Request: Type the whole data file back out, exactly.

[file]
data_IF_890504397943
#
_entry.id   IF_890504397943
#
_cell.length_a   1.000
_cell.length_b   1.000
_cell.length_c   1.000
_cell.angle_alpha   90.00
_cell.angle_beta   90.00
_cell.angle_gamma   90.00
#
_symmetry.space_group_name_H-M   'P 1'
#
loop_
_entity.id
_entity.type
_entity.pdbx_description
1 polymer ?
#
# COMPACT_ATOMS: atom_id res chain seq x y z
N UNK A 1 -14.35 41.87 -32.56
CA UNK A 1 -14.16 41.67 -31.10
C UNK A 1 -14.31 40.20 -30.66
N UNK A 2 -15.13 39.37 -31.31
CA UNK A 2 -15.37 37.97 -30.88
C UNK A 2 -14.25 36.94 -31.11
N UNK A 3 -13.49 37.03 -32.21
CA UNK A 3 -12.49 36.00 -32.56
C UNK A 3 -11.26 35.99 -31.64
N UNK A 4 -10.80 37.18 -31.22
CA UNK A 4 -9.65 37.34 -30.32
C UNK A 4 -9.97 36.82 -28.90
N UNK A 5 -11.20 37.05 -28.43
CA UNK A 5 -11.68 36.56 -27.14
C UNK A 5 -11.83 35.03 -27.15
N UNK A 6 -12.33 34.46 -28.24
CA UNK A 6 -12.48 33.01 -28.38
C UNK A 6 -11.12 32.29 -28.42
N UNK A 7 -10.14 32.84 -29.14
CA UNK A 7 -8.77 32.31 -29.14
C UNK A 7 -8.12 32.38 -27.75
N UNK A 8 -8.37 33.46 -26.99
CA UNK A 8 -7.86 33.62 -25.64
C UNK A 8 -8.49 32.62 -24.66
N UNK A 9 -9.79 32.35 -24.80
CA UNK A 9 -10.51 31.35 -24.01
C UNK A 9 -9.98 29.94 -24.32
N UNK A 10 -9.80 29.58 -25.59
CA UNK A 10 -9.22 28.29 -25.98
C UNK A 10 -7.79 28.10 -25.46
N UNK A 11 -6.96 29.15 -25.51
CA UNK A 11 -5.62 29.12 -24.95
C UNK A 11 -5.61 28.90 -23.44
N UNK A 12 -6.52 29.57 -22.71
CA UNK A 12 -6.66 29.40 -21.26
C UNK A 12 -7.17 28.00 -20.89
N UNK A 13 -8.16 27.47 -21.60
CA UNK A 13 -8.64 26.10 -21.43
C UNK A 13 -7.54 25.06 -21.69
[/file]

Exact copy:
data_IF_890504397943
#
_entry.id   IF_890504397943
#
_cell.length_a   1.000
_cell.length_b   1.000
_cell.length_c   1.000
_cell.angle_alpha   90.00
_cell.angle_beta   90.00
_cell.angle_gamma   90.00
#
_symmetry.space_group_name_H-M   'P 1'
#
loop_
_entity.id
_entity.type
_entity.pdbx_description
1 polymer ?
#
# COMPACT_ATOMS: atom_id res chain seq x y z
N UNK A 1 -14.35 41.87 -32.56
CA UNK A 1 -14.16 41.67 -31.10
C UNK A 1 -14.31 40.20 -30.66
N UNK A 2 -15.13 39.37 -31.31
CA UNK A 2 -15.37 37.97 -30.88
C UNK A 2 -14.25 36.94 -31.11
N UNK A 3 -13.49 37.03 -32.21
CA UNK A 3 -12.49 36.00 -32.56
C UNK A 3 -11.26 35.99 -31.64
N UNK A 4 -10.80 37.18 -31.22
CA UNK A 4 -9.65 37.34 -30.32
C UNK A 4 -9.97 36.82 -28.90
N UNK A 5 -11.20 37.05 -28.43
CA UNK A 5 -11.68 36.56 -27.14
C UNK A 5 -11.83 35.03 -27.15
N UNK A 6 -12.33 34.46 -28.24
CA UNK A 6 -12.48 33.01 -28.38
C UNK A 6 -11.12 32.29 -28.42
N UNK A 7 -10.14 32.84 -29.14
CA UNK A 7 -8.77 32.31 -29.14
C UNK A 7 -8.12 32.38 -27.75
N UNK A 8 -8.37 33.46 -26.99
CA UNK A 8 -7.86 33.62 -25.64
C UNK A 8 -8.49 32.62 -24.66
N UNK A 9 -9.79 32.35 -24.80
CA UNK A 9 -10.51 31.35 -24.01
C UNK A 9 -9.98 29.94 -24.32
N UNK A 10 -9.80 29.58 -25.59
CA UNK A 10 -9.22 28.29 -25.98
C UNK A 10 -7.79 28.10 -25.46
N UNK A 11 -6.96 29.15 -25.51
CA UNK A 11 -5.62 29.12 -24.95
C UNK A 11 -5.61 28.90 -23.44
N UNK A 12 -6.52 29.57 -22.71
CA UNK A 12 -6.66 29.40 -21.26
C UNK A 12 -7.17 28.00 -20.89
N UNK A 13 -8.16 27.47 -21.60
CA UNK A 13 -8.64 26.10 -21.43
C UNK A 13 -7.54 25.06 -21.69